This arbitrary separation is not imposed upon society. Though I can offer nothing but anecdotal evidence at this time, I suggest that this separation is deep-rooted in society as we are, needing no "imposition." Of course I can only speak for the United States, or perhaps for Texas more specifically.

Thanks fae for opening this rational branch of the debate =).



[ Parent ]
"Black History Month Is a Ploy... (2.50 / 14) (#63)
by Eater on Tue Feb 17, 2004 at 04:46:53 AM EST

...to Spread Socialism"
For someone offering a scholarship, which is a socialist tool for helping those less able to afford education the opportunity to get educated, these guys sure have some interesting ideas.
On a more related note, while I agree with the basic idea behind this action, they really are going about this the wrong way - if they simply wanted to offer a "white scholarship" similar to the typical "minority scholarship", why are they acting like Neo-Nazis? Do "black" scholarships require you to send a picture to "prove blackness"? Maybe these people should have done their homework to see how other race-based scholarships are awarded instead of coming off as arrongant, ignorant, and blatantly and dangerously racist.

Eater.

I'm quite sure... (1.71 / 7) (#71)
by pertubation theory on Tue Feb 17, 2004 at 08:18:19 AM EST

...when they glance at the app and see Kazeem Abdulla Jammel they can guess it ain't a whitey.

That and the use of ebonics and frequent references to bitches and bling bling in the essay section probably tip them off that they are dealing with a fellow black man.

----
Dice are small polka-dotted cubes of ivory constructed like a lawyer to lie upon any side, commonly the wrong one.
- Ambrose Bierce
[ Parent ]

Been Away a While? (none / 1) (#87)
by virg on Tue Feb 17, 2004 at 09:55:18 AM EST

> That and the use of ebonics and frequent references to bitches and bling bling in the essay section probably tip them off that they are dealing with a fellow black man.

I guess you haven't been to the Hamptons recently.


"Imagine (it won't be hard) that most people would prefer seeing Carrot Top beaten to death with a bag of walnuts." - Jmzero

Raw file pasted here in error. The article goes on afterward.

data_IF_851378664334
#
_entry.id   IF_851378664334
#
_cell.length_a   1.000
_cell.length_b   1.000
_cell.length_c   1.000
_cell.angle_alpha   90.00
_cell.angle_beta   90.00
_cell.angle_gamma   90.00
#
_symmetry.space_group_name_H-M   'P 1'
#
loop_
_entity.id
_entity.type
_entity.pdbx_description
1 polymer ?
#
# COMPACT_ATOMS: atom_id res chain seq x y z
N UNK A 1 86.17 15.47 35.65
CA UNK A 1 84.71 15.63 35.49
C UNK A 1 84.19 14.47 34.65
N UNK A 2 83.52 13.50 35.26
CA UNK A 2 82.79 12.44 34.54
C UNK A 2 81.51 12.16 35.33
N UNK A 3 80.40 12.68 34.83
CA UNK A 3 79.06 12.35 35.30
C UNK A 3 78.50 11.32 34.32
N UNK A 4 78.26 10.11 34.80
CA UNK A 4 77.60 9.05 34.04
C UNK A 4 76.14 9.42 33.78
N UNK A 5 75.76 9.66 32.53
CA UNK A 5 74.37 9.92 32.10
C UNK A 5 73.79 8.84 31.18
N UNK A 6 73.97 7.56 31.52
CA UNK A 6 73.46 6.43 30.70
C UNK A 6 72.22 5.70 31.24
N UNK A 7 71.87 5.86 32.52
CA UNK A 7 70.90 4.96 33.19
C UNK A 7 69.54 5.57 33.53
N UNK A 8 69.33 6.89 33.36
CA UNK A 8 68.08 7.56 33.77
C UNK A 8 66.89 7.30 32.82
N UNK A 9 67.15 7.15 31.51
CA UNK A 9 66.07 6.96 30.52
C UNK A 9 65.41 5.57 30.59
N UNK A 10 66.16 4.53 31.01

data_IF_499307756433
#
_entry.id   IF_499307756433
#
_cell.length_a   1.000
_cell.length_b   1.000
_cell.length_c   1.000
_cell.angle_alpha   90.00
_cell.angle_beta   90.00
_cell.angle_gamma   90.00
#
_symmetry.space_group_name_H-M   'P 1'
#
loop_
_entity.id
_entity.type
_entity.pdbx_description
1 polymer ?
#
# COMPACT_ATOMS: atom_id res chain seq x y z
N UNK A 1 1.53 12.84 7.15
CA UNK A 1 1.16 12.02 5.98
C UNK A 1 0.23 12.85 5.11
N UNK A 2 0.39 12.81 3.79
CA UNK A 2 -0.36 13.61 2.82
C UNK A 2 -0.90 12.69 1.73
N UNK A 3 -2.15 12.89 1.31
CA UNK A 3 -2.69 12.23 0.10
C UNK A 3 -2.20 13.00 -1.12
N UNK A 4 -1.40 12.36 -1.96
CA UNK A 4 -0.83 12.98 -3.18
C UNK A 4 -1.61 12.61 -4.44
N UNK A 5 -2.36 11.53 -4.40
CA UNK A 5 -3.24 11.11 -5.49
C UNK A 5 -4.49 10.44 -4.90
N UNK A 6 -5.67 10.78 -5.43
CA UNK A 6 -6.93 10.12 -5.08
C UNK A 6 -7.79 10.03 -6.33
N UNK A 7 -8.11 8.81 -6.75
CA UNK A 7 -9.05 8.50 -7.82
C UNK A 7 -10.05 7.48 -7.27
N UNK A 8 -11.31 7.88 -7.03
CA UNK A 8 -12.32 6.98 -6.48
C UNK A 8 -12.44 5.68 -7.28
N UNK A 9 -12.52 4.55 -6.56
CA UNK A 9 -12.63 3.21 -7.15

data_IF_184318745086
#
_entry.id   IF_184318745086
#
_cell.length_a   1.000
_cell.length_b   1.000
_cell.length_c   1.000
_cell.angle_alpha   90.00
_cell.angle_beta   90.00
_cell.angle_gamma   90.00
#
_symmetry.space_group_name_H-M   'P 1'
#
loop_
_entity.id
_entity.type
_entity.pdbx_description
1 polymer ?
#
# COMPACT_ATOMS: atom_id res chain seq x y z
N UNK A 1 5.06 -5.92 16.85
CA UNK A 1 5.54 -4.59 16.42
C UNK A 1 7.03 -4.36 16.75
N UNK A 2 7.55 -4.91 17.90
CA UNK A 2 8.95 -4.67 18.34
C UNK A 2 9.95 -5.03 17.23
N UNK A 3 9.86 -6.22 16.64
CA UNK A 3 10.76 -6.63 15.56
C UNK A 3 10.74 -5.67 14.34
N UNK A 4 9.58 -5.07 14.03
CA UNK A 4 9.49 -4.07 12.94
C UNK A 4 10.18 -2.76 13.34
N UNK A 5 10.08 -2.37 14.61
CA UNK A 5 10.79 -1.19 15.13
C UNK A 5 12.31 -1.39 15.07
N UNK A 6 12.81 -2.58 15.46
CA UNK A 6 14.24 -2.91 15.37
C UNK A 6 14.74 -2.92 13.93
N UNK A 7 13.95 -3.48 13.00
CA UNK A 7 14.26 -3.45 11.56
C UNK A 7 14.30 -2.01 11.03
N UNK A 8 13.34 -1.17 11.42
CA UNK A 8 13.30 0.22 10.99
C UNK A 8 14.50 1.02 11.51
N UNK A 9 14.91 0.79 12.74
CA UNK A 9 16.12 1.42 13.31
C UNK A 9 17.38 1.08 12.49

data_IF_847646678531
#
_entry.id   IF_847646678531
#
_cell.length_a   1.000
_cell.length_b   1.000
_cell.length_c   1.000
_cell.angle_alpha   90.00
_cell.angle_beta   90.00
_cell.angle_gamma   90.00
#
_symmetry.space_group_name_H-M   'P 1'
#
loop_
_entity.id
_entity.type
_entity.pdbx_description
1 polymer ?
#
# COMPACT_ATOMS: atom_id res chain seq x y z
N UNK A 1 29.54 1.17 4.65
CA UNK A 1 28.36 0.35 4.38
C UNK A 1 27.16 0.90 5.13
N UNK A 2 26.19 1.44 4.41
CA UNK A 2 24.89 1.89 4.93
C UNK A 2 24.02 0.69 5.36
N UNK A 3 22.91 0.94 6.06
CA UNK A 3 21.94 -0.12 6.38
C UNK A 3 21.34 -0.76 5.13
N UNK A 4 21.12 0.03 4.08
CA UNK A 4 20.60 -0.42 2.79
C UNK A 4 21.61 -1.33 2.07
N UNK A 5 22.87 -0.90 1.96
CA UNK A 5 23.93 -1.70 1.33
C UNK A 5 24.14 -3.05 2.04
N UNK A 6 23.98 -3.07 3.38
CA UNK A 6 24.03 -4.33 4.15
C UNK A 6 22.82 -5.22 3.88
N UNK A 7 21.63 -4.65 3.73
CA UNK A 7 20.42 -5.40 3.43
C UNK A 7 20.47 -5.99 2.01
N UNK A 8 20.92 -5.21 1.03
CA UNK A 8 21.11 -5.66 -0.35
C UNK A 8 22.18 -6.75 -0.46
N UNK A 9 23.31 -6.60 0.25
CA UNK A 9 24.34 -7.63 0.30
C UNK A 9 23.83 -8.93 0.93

[ Parent ]
black history month (1.62 / 8) (#77)
by tps12 on Tue Feb 17, 2004 at 08:45:12 AM EST

What sort of ploy are the eleven white history months?

[ Parent ]
When did you stop beating your wife? nt (2.42 / 7) (#86)
by curien on Tue Feb 17, 2004 at 09:48:25 AM EST



--
All God's critters got a place in the choir
Some sing low, some sing higher
[ Parent ]
Scholarship is not socialist (none / 0) (#189)
by Julian Morrison on Tue Feb 17, 2004 at 08:59:49 PM EST

It was created as a way to populate universities with smart people even when their finances weren't up to it. Think: clubs waiving the cover charge for hot girls. The scholarship recipients are bait and kudos and advertising. It's properly and sensibly capitalistic.

[ Parent ]
Not scholarships from colleges (none / 0) (#246)
by Eater on Wed Feb 18, 2004 at 01:50:14 AM EST

The scholarships in question come from private (or public) organizations, not colleges, and are awarded regardless of what college the student attends.

Eater.

[ Parent ]
Mr. Mattera is cheap (2.57 / 7) (#66)
by pyramid termite on Tue Feb 17, 2004 at 06:05:19 AM EST

250$ for a white only scholarship is nothing. Even Alabama does better than that. So do the Italians.

And they don't even get on CNN for it.

On the Internet, anyone can accuse you of being a dog.
Italianess isn't a race (none / 0) (#462)
by dasnake on Thu Feb 19, 2004 at 10:45:12 AM EST

As far as I know, being italian doesn't mean to be from a particular race, so it's not racism, imho.

Helping people from your country to get scolarship for US universities has nothing to do with race.


Nel mezzo del cammin di nostra vita
mi ritrovai per un selva oscura
che` la dritta via era smarrita.
Dante, Divina Commedia, Inferno, I, 1
[ Parent ]
get above it (2.00 / 5) (#67)
by dimaq on Tue Feb 17, 2004 at 06:39:24 AM EST

Allow yourself to drown in racial or two-party-based confrontation and you'll spend your life on nothing.

Those who really can bring any change to this social phenomenon are above it in the world of money-based politics.

*points fingers*

Ugh (2.75 / 20) (#70)
by karb on Tue Feb 17, 2004 at 08:12:42 AM EST

My only critique of "the way you are promoting your viewpoint is disgusting" argument is that it is nearly always one-sided.

These types of clever stunts have only recently been co-opted by conservatives. Up until now they have always been used by the left, and as a result are described as "thought-provoking" and worthwhile as they cause those in "the establishment" to "feel threatened".

I suppose I could condemn you now for having a closed mind. But that argument has always seemed stupid, so I'll skip it.
--